A11Y+ Google Maps

This redesign empowers travellers with mobility challenges by incorporating three features for easier curation of accessibility information on Google Maps.




People with mobility challenges often struggle to plan their trips because
they lack information about what to expect in terms of accessibility.


I redesigned Google Maps' accessibility mode to make it easier to see accessible information to plan trip smoothly.




Interview, Contextual Inquiry, Survey, Think-aloud, Empathy Map, Journey Map, Storyboards, Crazy 8

My Role

UX Research Lead
Product Designer


4 months (Sep - Dec 2022)


4 Product Designers



Trust issue with
accessibility tools.

Through desk research, I learned that people with accessibility needs often rely on family or friends for help when traveling, as they don't trust in existing tools and need in-person support.

In-Depth Exploration of Travel Challenges Through Real Stories

After realizing that desktop research alone would not provide sufficient insights, our team recognized the importance of speaking with individuals who have mobility challenges to understand their travel experiences.

Given our lack of expertise in the area of accessibility travel, we decided to use directed storytelling as our approach. This allowed participants to share their experiences in their own words and enabled us to capture a more comprehensive understanding of their challenges. Our team was able to ask questions and follow up on interesting insights as they emerged during the storytelling process. To guide our discussions, we focused on three topics: obtaining travel information, making travel decisions, and navigating between locations.

Directed Storytelling
5 mobility challenged individuals
1. Obtain travel information
2. Make travel decision
3. Navigate between locations  

I organized my interpretation notes into groups of affinity notes to identify common themes that emerged from the participants' discussions about their travel habits, the challenges they face when traveling, and their expectations for an enjoyable trip.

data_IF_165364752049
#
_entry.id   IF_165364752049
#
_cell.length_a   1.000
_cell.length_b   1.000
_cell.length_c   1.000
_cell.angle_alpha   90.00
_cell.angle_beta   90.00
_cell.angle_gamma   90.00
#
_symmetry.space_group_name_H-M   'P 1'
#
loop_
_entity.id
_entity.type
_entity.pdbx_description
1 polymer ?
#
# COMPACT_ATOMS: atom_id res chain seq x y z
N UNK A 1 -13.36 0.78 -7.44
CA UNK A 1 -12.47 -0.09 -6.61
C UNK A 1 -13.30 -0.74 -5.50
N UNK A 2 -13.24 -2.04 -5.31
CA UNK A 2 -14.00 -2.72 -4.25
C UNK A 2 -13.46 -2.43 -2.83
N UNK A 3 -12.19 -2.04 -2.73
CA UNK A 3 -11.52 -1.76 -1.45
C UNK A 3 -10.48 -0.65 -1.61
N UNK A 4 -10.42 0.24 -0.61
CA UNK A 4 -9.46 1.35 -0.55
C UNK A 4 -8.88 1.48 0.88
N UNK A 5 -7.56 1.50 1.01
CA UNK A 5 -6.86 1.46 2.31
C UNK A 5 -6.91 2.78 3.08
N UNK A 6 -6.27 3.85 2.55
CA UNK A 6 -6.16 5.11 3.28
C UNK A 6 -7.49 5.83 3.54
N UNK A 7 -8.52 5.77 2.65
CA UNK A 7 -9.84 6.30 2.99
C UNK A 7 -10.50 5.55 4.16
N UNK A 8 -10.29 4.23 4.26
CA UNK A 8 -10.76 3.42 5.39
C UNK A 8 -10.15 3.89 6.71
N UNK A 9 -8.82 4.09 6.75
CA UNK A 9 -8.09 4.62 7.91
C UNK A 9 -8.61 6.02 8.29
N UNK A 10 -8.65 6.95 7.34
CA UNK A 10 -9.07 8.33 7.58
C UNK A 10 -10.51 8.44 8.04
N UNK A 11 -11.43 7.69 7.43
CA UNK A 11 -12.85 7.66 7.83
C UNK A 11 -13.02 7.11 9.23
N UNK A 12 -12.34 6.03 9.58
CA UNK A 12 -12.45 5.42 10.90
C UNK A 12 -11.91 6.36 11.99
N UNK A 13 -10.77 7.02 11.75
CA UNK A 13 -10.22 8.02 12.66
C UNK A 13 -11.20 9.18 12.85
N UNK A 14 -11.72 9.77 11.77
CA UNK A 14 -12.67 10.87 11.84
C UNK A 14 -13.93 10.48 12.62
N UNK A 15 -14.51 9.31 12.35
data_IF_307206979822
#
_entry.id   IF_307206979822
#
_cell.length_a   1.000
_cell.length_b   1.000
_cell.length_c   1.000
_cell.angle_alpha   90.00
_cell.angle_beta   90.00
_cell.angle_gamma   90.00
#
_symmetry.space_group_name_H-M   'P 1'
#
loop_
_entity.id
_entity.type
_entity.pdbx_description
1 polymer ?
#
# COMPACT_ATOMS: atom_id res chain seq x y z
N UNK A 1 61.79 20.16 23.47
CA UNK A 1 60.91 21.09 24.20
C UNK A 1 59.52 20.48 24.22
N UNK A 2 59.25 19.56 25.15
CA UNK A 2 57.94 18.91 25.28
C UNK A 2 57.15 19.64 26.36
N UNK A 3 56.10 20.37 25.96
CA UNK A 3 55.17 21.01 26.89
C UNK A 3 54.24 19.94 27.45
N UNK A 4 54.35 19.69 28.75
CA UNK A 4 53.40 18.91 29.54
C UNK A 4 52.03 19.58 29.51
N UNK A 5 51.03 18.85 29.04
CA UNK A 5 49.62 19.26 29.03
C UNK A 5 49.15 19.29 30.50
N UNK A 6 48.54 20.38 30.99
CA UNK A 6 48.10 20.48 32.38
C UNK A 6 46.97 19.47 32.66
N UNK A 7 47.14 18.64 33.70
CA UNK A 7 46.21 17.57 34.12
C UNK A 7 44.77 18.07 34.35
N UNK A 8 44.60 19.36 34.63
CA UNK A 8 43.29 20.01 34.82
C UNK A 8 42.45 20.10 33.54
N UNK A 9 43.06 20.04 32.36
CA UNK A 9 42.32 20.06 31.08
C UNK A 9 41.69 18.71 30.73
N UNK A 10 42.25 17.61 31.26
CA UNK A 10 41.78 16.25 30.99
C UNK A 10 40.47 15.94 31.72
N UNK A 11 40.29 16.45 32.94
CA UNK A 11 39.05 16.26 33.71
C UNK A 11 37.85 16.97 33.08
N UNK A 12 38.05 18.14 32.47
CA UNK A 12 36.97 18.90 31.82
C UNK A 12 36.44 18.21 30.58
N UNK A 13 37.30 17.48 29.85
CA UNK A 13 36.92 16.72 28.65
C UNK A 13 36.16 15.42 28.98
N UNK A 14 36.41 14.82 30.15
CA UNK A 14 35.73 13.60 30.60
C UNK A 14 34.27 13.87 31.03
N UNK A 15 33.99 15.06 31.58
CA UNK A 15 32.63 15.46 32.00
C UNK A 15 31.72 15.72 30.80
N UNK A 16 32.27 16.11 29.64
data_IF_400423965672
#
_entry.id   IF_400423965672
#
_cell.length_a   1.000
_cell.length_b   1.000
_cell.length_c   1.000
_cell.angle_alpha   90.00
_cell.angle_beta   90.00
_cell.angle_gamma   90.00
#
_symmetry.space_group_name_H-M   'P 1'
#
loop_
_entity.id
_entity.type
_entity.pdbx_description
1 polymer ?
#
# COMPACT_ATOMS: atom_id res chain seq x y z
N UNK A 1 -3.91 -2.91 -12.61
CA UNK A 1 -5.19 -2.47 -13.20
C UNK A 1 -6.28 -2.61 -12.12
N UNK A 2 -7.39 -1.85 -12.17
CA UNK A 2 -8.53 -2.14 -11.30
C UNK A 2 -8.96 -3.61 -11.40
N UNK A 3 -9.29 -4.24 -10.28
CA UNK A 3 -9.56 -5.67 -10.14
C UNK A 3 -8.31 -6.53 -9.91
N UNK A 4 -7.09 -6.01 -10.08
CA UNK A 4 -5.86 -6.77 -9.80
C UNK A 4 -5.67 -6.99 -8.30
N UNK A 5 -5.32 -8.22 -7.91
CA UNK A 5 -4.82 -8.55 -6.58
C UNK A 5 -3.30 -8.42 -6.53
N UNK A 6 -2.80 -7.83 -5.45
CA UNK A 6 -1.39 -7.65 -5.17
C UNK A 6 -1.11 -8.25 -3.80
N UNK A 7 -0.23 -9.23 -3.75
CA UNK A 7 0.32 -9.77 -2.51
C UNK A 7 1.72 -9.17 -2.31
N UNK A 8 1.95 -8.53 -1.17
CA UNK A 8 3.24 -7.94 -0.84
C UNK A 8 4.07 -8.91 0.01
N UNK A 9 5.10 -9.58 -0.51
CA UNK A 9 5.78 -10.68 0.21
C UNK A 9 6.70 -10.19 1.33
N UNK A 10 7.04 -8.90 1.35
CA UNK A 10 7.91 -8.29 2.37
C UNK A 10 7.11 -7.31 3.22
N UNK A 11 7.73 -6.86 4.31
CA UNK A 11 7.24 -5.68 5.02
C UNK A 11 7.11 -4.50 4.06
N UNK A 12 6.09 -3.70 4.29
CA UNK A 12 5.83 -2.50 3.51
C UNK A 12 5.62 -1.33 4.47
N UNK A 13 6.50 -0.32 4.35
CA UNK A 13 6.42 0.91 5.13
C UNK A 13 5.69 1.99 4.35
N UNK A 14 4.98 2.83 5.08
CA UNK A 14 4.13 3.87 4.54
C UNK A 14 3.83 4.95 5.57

We believe that among the various challenges that mobility challenged travellers face, the difficulty in gathering accessibility information for their trips is the most significant. We see this as an opportunity to add substantial value to the interface design we're working on.

This decision also allowed us to fine-tune our
"how-might-we" problem statement as follow -

Let's Find Out If This Challenge Is A Real Challenge

After listening to the graphic details of mobility-challenged users' travel experiences, we were curious to know whether others face similar challenges. To confirm whether these issues were widespread and not just coincidental, we conducted a survey to gather more data. The survey aimed to gather insights into people's challenges and expectations for managing their trips, particularly with regard to gathering accessibility information.

35 mobility challenged individuals
1. Background screening
2. Commute experience
3. Accessibility information curation
4. Travel expectation
5. Technology familiarity
Building User-Empathy Within Teams Through Visualization

We created an empathy map based on the data we collected from the directed storytelling sessions and surveys. This map helped us to visualize our users and ensure that the team keeps their needs in mind while designing.

Speed-dating With Storyboards

As a group, we each swiftly created three storyboards that were categorized based on their level of safety of implementation: safe, mid, and "out there." To evaluate the storyboards, we then engaged in the "rose, bud, thorn" activity, where we reflected on the positive aspects (rose), the potential areas for improvement (bud), and the challenges (thorn) for each storyboard. This helped us identify opportunities for enhancing the design during the following wireframing session.

Final Design

01 Accessibility Filters

We added a wheelchair icon in the filter area to allow people filter places based on the availability of accessibility facilities like wheelchair ramps, accessible restrooms, accessible parking, and indoor seating for wheelchairs.

The wheelchair icon will also be visible in the location's section, providing users with an immediate indication of the accessibility of the place.

02 Accessibility Ratings & Reviews

In addition to general reviews about a place, our design now allows users to view ratings and reviews that are specifically related to accessibility. We have included the most commonly used accessibility facilities, making it easy for users to find information in a shorter amount of time.

With this design, reviews about accessibility facilities are now easily searchable, shortening the amount of time it takes to find them.

03 Prioritized Street-view Photos

We made street-view and photos of facilities a top priority in our design, as these are the most crucial pieces of information that mobility-challenged travelers look for when searching for a place.

To help users filter different accessibility facilities and see pictures of them, we added new filtering bubbles that display this information in an easy-to-use format.